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Liquidity diversification

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Definition of Liquidity diversification

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Liquidity diversification

Investing in a variety of maturities to reduce the price risk to which holding long
bonds exposes the investor.



Related Terms:

Accounting liquidity

The ease and quickness with which assets can be converted to cash.


Diversification

Dividing investment funds among a variety of securities with different risk, reward, and
correlation statistics so as to minimize unsystematic risk.


Diversification

The process of spreading a portfolio over many investments to
avoid excessive exposure to any one source of risk


diversification

Strategy designed to reduce risk by spreading the portfolio across many investments.


Diversification

Investing so that all your eggs are not in the same basket. By spreading your investments over different kinds of investments, you cushion your portfolio against sudden swings in any one area. Segregated equity funds have become a popular and secure way for average investors to get the benefits of greater diversification.



diversification

An investment technique intended to minimize risk by utilizing a wide variety of investments within a portfolio. In a diversified portfolio, a decline in the value of one investment, for example, should be offset by the strength of other investments.


Efficient diversification

The organizing principle of modern portfolio theory, which maintains that any riskaverse
investor will search for the highest expected return for any level of portfolio risk.


Liquidity Diversification Image 2

International diversification

The attempt to reduce risk by investing in the more than one nation. By
diversifying across nations whose economic cycles are not perfectly correlated, investors can typically reduce
the variability of their returns.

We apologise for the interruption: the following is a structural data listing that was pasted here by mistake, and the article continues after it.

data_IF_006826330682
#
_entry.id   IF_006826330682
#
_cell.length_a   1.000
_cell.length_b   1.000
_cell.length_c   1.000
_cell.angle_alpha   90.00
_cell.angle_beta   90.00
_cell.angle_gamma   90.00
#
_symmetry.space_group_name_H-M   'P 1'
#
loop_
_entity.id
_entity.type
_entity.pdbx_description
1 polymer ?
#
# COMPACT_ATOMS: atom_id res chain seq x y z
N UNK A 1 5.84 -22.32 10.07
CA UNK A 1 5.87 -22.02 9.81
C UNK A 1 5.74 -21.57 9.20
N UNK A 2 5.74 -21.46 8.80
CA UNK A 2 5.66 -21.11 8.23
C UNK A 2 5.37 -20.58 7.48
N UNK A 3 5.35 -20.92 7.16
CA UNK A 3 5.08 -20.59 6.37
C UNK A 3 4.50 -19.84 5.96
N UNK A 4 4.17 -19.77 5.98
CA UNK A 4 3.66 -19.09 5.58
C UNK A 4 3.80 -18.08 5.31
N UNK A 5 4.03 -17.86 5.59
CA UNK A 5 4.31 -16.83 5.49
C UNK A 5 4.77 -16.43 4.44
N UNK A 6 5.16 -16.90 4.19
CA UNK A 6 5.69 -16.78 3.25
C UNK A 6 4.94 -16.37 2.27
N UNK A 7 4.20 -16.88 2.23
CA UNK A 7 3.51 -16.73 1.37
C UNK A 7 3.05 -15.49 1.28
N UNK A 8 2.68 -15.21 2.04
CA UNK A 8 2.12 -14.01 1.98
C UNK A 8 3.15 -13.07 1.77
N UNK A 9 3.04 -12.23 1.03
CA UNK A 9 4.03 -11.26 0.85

Liquidity

A market is liquid when it has a high level of trading activity, allowing buying and selling with
minimum price disturbance. Also a market characterized by the ability to buy and sell with relative ease.


Liquidity

A measure of the ability of a business to pay its debts as they fall due – see also working capital.


Liquidity

A term that means nearness to cash; the closer an asset is to becoming cash or a liability is to using cash, the more liquid that asset or liability is.


Liquidity

The ease with which assets or securities can be sold for cash on
short notice at a fair price


liquidity

Ability of an asset to be converted to cash quickly at low cost.


Liquidity

Ease with which an asset can be sold on short notice at a fair price.


Liquidity

The degree to which an asset can be cheaply and quickly turned into money.


Liquidity Crisis

Situation in which a firm is unable to meet due bills; a period of "technical insolvency".


Liquidity preference hypothesis

The argument that greater liquidity is valuable, all else equal. Also, the
theory that the forward rate exceeds expected future interest rates.


Liquidity premium

Forward rate minus expected future short-term interest rate.



Liquidity ratios

Ratios that measure a firm's ability to meet its short-term financial obligations on time.


Liquidity ratios

Ratios that measure a firm's ability to meet its short-term financial obligations on time.


Liquidity risk

The risk that arises from the difficulty of selling an asset. It can be thought of as the difference
between the "true value" of the asset and the likely price, less commissions.


Liquidity theory of the term structure

A biased expectations theory that asserts that the implied forward
rates will not be a pure estimate of the market's expectations of future interest rates because they embody a
liquidity premium.


Magic of diversification

The effective reduction of risk (variance) of a portfolio, achieved without reduction
to expected returns through the combination of assets with low or negative correlations (covariances).
Related: Markowitz diversification


Markowitz diversification

A strategy that seeks to combine assets a portfolio with returns that are less than
perfectly positively correlated, in an effort to lower portfolio risk (variance) without sacrificing return.
Related: naive diversification


Naive diversification

A strategy whereby an investor simply invests in a number of different assets and
hopes that the variance of the expected return on the portfolio is lowered.
Related: Markowitz diversification.


Portfolio Diversification

See diversification


Principal of diversification

Highly diversified portfolios will have negligible unsystematic risk. In other
words, unsystematic risks disappear in portfolios, and only systematic risks survive.


Restricted Liquidity

Inability of an individual/company to convert an asset into cash or cash equivalent without significant cost.




 

 

 

 

 

 

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